The headset is clearly very useful, but there's a major obstacle in rolling the technology out: the amount of mapping and data gathering it requires is potentially huge. Much of the data is already out there, of course. Large grocery stores, for example, are already data-mapped for Internet pickers. But the device still requires a network through which local authorities, businesses, and community organizations can team up to share their data. Then they'd need someone to piece it together to make it genuinely seamless.
On top of all that, there are the Bluetooth beacons, which would have to be scattered widely. While they're only about the size of a beer bottle cap, they can't be much more than 30 feet apart. Thus far, beyond the streets around Microsoft headquarters, the headsets have been piloted only in the English city of Reading. So until businesses find some way to monetize and fund a network like this, it might remain restricted to small, experimental areas.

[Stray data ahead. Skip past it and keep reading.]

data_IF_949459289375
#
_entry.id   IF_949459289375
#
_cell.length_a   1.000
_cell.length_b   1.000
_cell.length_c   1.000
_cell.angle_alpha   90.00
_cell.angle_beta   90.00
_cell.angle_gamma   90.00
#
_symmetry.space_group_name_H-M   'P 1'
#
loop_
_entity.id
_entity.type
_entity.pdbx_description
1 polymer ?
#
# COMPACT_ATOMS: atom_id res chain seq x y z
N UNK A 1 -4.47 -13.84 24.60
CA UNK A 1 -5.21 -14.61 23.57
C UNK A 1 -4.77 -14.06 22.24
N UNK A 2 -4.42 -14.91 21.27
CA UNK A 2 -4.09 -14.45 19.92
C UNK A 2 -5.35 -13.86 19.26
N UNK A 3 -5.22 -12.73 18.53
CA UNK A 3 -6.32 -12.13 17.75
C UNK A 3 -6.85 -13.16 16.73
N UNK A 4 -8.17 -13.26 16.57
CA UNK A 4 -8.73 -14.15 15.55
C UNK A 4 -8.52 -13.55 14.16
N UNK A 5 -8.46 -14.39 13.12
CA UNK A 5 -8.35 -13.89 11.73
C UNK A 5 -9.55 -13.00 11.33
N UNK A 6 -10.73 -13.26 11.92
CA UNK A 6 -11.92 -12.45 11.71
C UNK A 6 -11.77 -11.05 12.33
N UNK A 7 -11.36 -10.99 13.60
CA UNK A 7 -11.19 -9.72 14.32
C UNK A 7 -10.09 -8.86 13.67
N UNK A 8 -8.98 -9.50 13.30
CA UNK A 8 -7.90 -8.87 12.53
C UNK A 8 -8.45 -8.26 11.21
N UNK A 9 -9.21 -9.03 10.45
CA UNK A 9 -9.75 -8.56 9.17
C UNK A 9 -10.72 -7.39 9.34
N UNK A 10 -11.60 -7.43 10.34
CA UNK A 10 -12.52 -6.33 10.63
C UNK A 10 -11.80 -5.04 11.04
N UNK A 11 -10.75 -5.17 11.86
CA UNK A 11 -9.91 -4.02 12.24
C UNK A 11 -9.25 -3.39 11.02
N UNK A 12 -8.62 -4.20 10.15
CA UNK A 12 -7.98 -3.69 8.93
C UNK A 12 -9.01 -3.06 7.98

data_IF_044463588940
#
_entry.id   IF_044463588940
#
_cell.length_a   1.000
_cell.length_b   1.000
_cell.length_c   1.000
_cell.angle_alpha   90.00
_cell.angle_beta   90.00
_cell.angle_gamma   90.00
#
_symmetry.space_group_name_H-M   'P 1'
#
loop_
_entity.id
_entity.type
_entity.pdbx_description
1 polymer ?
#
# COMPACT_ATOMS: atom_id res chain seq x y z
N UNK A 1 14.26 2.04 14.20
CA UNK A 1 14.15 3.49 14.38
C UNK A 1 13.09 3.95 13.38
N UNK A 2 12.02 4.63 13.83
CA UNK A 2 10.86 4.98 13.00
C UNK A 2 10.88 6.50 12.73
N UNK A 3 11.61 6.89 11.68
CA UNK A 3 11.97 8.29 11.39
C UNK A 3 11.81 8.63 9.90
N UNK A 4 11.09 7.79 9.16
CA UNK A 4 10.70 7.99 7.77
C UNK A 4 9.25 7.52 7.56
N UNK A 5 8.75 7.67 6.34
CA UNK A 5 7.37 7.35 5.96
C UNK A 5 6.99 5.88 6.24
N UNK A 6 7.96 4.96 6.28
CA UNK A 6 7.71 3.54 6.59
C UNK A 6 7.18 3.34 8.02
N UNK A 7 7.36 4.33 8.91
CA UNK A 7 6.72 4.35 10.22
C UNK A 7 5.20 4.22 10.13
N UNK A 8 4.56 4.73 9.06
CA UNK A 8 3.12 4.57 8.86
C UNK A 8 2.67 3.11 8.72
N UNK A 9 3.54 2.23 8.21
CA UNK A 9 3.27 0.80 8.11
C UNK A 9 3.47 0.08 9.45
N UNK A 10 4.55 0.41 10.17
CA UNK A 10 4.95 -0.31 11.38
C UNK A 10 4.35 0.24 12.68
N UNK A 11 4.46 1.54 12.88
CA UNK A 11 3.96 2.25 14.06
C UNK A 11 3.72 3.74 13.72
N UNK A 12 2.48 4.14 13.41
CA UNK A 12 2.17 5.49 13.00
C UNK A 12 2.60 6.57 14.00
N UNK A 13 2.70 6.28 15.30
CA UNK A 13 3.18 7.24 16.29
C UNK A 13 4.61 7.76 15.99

For now, given that Microsoft and Guide Dogs are still developing their project, this doesn't necessarily matter. But while no one should expect this system to arrive in their city next year, that doesn't mean it isn't the start of something transformative. Technology like this could radically broaden the access that the visually impaired have to the world around them, opening up their surroundings for discovery and exploration. No longer labyrinths which they have to laboriously learn, cities could become more welcoming places, where life for people without clear vision is easier, safer, and better.